Mississippi

  • State Data Overview

    Across Mississippi, there is a shortage of rental homes affordable and available to extremely low income households (ELI), whose incomes are at or below the poverty guideline or 30% of their area median income (AMI). Many of these households are severely cost burdened, spending more than half of their income on housing. Severely cost burdened poor households are more likely than other renters to sacrifice other necessities like healthy food and healthcare to pay the rent, and to experience unstable housing situations like evictions.

    K
    e
    y
    F
    a
    c
    t
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    117,920
    Or
    33%
    Renter households that are extremely low income
    $25,100
    Maximum income for 4-person extremely low income household (state level)
    -52,513
    Shortage of rental homes affordable and available for extremely low income renters
    $30,977
    Annual household income needed to afford a two-bedroom rental home at HUD's Fair Market Rent.
    67%
    Percent of extremely low income renter households with severe cost burden
  • State Level Partners

    NLIHC Housing Advocacy Organizer

    Kyle Arbuckle

    Kyle Arbuckle

    202.662.1530 x227 | [email protected]

    State Partners

    There is currently no State Coalition Partner in this state. Learn the qualifications for becoming a State Coalition Partner.

    Become an NLIHC State Partner

    NLIHC’s affiliation with our state coalition partners is central to our advocacy efforts. Although our partners' involvement varies, they are all housing and homeless advocacy organizations engaged at the state and federal level. Many are traditional coalitions with a range of members; others are local organizations that serve more informally as NLIHC's point of contact.

    Inquire about becoming a state partner by contacting [email protected]

    Become a Member
  • Housing Trust Fund
    HTF Implementation Information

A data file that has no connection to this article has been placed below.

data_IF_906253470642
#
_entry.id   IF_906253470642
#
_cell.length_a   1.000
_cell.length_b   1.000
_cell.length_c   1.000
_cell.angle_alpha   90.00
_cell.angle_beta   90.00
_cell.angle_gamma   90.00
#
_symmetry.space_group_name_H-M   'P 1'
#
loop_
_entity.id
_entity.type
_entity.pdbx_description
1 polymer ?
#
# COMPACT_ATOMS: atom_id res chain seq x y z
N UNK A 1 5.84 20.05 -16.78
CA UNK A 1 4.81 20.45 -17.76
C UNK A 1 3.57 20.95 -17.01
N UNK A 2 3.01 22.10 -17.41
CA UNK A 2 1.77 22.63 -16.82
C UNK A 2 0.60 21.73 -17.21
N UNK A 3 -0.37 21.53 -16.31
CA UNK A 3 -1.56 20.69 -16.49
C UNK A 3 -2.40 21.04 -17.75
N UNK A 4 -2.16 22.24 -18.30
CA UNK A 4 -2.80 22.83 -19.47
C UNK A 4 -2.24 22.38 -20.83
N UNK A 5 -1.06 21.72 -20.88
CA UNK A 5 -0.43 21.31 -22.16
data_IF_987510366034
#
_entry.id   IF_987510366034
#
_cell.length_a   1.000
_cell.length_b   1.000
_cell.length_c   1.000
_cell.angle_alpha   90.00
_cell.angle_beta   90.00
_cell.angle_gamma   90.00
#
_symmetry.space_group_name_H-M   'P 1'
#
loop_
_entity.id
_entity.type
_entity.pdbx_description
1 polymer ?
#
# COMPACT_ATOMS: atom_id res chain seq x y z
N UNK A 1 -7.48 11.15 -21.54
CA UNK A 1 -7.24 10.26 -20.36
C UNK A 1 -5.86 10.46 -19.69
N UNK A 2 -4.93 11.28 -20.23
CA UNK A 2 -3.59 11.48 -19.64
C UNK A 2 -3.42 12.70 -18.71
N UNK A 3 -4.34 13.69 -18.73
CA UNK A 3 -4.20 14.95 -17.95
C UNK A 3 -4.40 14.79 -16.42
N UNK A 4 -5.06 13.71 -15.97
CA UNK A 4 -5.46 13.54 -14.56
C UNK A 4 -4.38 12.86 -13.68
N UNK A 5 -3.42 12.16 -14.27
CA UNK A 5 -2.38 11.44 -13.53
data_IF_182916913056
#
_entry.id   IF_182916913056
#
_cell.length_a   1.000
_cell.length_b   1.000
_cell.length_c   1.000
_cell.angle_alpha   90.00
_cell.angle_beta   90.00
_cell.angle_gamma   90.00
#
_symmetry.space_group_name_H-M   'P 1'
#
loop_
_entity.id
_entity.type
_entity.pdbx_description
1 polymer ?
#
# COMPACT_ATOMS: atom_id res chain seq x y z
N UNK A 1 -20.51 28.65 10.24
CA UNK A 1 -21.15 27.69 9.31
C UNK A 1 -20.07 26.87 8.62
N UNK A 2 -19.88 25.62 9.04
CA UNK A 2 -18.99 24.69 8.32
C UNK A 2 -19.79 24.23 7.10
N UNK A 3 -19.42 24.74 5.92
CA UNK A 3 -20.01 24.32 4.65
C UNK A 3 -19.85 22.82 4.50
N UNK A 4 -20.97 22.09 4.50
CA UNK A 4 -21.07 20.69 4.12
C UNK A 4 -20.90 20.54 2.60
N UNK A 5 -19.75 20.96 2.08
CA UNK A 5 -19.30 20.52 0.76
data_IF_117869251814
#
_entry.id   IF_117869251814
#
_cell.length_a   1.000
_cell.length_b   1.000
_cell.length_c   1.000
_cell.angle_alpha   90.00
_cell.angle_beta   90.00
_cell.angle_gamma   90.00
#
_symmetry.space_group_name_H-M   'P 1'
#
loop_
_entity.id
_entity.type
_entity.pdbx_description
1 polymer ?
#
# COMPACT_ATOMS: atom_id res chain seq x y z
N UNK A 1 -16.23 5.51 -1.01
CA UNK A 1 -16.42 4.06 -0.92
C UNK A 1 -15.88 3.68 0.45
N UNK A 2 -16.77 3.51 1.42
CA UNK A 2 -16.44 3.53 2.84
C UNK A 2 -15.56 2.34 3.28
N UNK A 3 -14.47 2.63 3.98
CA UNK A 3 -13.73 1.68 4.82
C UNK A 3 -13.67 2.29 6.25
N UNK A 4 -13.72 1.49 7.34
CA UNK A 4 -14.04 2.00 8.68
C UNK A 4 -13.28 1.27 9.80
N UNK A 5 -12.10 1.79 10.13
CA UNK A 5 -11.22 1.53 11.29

NLIHC continues working with leaders in each state and the District of Columbia who will mobilize advocates in support of HTF allocation plans that benefit ELI renters to the greatest extent possible. Please contact the point person coordinating with NLIHC in your state (below) to find out about the public participation process and how you can be involved. Email Kyle Arbuckle with any questions.

    NHTF logo
    Current Year HTF Allocation
    NLIHC Point Person for HTF Advocacy

    Philip Eide

    Board President

    Housing Mississippi

    601-944-4148

    [email protected]

    State Designated Entity:

    Scott Spivey

    Executive Director

    Mississippi Home Corporation

    601-718-4642

    [email protected]

    Official Directly Involved with HTF Implementation:

    Lillie Naylor

    Senior Housing Grant Officer

    601-718-4658

    [email protected]


    State Entity Webpage

    Mississippi Home Corporation


    NHTF-specific page

    Housing Trust Fund

  • Resources
    Resources

    Housing Profiles

    State Housing Profile

    State Housing Profile: Mississippi (PDF)

    Congressional District Housing Profile

    Congressional District Profile: Mississippi (PDF)

    Research and Data

    National Housing Preservation Database

    The National Housing Preservation Database is an address-level inventory of federally assisted rental housing in the United States.

    Out of Reach: The High Cost of Housing

    Out of Reach documents the gap between renters’ wages and the cost of rental housing. In Mississippi and Nationwide

    The Gap: A Shortage of Affordable Rental Homes

    The Gap represents data on the affordable housing supply and housing cost burdens at the national, state, and metropolitan levels. In Mississippi and Nationwide

  • Take Action
    Tell Congress to Protect and Expand the National Housing Trust Fund
    Urge Congress to Pass a Budget with Strong Support for Affordable Housing Programs
    Tell Congress that Opportunity Zones Must Benefit Low Income People and Long-Term Residents
  • COVID-19 Resources
    COVID-19 Resources

    NLIHC has estimated a need for no less than $100 billion in emergency rental assistance and broke down the need and cost for each state (download Excel spreadsheet). 

    In response to COVID-19 and its economic fallout, many cities and states are creating or expanding rental assistance programs to support individuals and families impacted by the pandemic, and NLIHC is tracking in-depth information on these programs.  

    You can use the interactive map and searchable database to find state and local emergency rental assistance programs near you. You can also see the latest news on rental assistance programs through the state-by-state news tracker. Note that this is not a comprehensive list of all rental assistance programs as we continue to update frequently. If you are aware of a program not included in our database, please contact [email protected]

    COVID-19 Emergency Rental Assistance Programs